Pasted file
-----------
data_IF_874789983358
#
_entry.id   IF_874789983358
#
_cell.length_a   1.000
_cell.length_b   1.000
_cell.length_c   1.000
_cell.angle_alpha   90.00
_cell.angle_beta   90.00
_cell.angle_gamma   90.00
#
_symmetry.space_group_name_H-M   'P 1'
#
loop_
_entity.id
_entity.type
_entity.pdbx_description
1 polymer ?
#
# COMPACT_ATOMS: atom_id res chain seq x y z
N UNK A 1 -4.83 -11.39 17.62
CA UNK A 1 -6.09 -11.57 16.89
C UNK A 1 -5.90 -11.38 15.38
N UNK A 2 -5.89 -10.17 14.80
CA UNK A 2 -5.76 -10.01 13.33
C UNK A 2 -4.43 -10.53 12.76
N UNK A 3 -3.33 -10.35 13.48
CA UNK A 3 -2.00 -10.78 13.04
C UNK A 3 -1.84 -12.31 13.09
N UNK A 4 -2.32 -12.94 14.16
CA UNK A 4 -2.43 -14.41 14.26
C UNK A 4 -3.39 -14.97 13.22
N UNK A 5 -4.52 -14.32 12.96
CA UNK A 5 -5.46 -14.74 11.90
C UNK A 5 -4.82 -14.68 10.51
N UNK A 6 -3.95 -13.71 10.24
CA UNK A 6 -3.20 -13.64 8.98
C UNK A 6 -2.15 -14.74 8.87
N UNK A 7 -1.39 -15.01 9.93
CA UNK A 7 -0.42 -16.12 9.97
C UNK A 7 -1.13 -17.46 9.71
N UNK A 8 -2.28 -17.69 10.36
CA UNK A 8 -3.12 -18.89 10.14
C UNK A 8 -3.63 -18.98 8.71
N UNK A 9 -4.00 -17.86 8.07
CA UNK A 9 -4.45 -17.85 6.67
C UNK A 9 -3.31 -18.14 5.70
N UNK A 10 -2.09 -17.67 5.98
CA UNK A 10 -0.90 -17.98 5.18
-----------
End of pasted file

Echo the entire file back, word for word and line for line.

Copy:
data_IF_874789983358
#
_entry.id   IF_874789983358
#
_cell.length_a   1.000
_cell.length_b   1.000
_cell.length_c   1.000
_cell.angle_alpha   90.00
_cell.angle_beta   90.00
_cell.angle_gamma   90.00
#
_symmetry.space_group_name_H-M   'P 1'
#
loop_
_entity.id
_entity.type
_entity.pdbx_description
1 polymer ?
#
# COMPACT_ATOMS: atom_id res chain seq x y z
N UNK A 1 -4.83 -11.39 17.62
CA UNK A 1 -6.09 -11.57 16.89
C UNK A 1 -5.90 -11.38 15.38
N UNK A 2 -5.89 -10.17 14.80
CA UNK A 2 -5.76 -10.01 13.33
C UNK A 2 -4.43 -10.53 12.76
N UNK A 3 -3.33 -10.35 13.48
CA UNK A 3 -2.00 -10.78 13.04
C UNK A 3 -1.84 -12.31 13.09
N UNK A 4 -2.32 -12.94 14.16
CA UNK A 4 -2.43 -14.41 14.26
C UNK A 4 -3.39 -14.97 13.22
N UNK A 5 -4.52 -14.32 12.96
CA UNK A 5 -5.46 -14.74 11.90
C UNK A 5 -4.82 -14.68 10.51
N UNK A 6 -3.95 -13.71 10.24
CA UNK A 6 -3.20 -13.64 8.98
C UNK A 6 -2.15 -14.74 8.87
N UNK A 7 -1.39 -15.01 9.93
CA UNK A 7 -0.42 -16.12 9.97
C UNK A 7 -1.13 -17.46 9.71
N UNK A 8 -2.28 -17.69 10.36
CA UNK A 8 -3.12 -18.89 10.14
C UNK A 8 -3.63 -18.98 8.71
N UNK A 9 -4.00 -17.86 8.07
CA UNK A 9 -4.45 -17.85 6.67
C UNK A 9 -3.31 -18.14 5.70
N UNK A 10 -2.09 -17.67 5.98
CA UNK A 10 -0.90 -17.98 5.18